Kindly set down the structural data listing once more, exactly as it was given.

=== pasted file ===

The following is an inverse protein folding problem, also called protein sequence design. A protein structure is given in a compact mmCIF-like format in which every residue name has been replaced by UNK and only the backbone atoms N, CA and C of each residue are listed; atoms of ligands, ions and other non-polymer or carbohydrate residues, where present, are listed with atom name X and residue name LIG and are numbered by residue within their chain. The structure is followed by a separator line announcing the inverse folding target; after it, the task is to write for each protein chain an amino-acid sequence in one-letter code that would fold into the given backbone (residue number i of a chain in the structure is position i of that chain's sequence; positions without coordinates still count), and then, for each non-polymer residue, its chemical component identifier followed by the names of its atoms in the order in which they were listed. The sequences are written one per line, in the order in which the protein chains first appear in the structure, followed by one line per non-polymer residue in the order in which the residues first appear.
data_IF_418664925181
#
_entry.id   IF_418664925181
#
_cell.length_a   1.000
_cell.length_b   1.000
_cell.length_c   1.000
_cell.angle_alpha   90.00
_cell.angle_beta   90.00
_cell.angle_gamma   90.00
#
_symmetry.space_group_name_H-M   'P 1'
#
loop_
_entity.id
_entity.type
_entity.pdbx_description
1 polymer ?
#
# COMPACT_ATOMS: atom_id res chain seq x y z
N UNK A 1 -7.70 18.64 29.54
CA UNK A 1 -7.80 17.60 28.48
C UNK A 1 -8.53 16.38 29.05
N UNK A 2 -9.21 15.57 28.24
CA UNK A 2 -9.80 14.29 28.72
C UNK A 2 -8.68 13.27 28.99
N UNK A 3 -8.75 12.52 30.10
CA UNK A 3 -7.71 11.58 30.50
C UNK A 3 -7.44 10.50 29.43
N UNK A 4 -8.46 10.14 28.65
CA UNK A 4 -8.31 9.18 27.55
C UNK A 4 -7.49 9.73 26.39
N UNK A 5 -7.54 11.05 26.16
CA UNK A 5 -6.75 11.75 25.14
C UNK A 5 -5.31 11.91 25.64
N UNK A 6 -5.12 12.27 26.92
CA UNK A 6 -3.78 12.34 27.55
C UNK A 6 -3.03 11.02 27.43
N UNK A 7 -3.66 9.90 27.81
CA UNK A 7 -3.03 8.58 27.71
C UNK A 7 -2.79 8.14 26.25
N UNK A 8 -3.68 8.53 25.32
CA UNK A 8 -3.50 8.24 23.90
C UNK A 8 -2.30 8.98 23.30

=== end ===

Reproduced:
The following is an inverse protein folding problem, also called protein sequence design. A protein structure is given in a compact mmCIF-like format in which every residue name has been replaced by UNK and only the backbone atoms N, CA and C of each residue are listed; atoms of ligands, ions and other non-polymer or carbohydrate residues, where present, are listed with atom name X and residue name LIG and are numbered by residue within their chain. The structure is followed by a separator line announcing the inverse folding target; after it, the task is to write for each protein chain an amino-acid sequence in one-letter code that would fold into the given backbone (residue number i of a chain in the structure is position i of that chain's sequence; positions without coordinates still count), and then, for each non-polymer residue, its chemical component identifier followed by the names of its atoms in the order in which they were listed. The sequences are written one per line, in the order in which the protein chains first appear in the structure, followed by one line per non-polymer residue in the order in which the residues first appear.
data_IF_418664925181
#
_entry.id   IF_418664925181
#
_cell.length_a   1.000
_cell.length_b   1.000
_cell.length_c   1.000
_cell.angle_alpha   90.00
_cell.angle_beta   90.00
_cell.angle_gamma   90.00
#
_symmetry.space_group_name_H-M   'P 1'
#
loop_
_entity.id
_entity.type
_entity.pdbx_description
1 polymer ?
#
# COMPACT_ATOMS: atom_id res chain seq x y z
N UNK A 1 -7.70 18.64 29.54
CA UNK A 1 -7.80 17.60 28.48
C UNK A 1 -8.53 16.38 29.05
N UNK A 2 -9.21 15.57 28.24
CA UNK A 2 -9.80 14.29 28.72
C UNK A 2 -8.68 13.27 28.99
N UNK A 3 -8.75 12.52 30.10
CA UNK A 3 -7.71 11.58 30.50
C UNK A 3 -7.44 10.50 29.43
N UNK A 4 -8.46 10.14 28.65
CA UNK A 4 -8.31 9.18 27.55
C UNK A 4 -7.49 9.73 26.39
N UNK A 5 -7.54 11.05 26.16
CA UNK A 5 -6.75 11.75 25.14
C UNK A 5 -5.31 11.91 25.64
N UNK A 6 -5.12 12.27 26.92
CA UNK A 6 -3.78 12.34 27.55
C UNK A 6 -3.03 11.02 27.43
N UNK A 7 -3.66 9.90 27.81
CA UNK A 7 -3.03 8.58 27.71
C UNK A 7 -2.79 8.14 26.25
N UNK A 8 -3.68 8.53 25.32
CA UNK A 8 -3.50 8.24 23.90
C UNK A 8 -2.30 8.98 23.30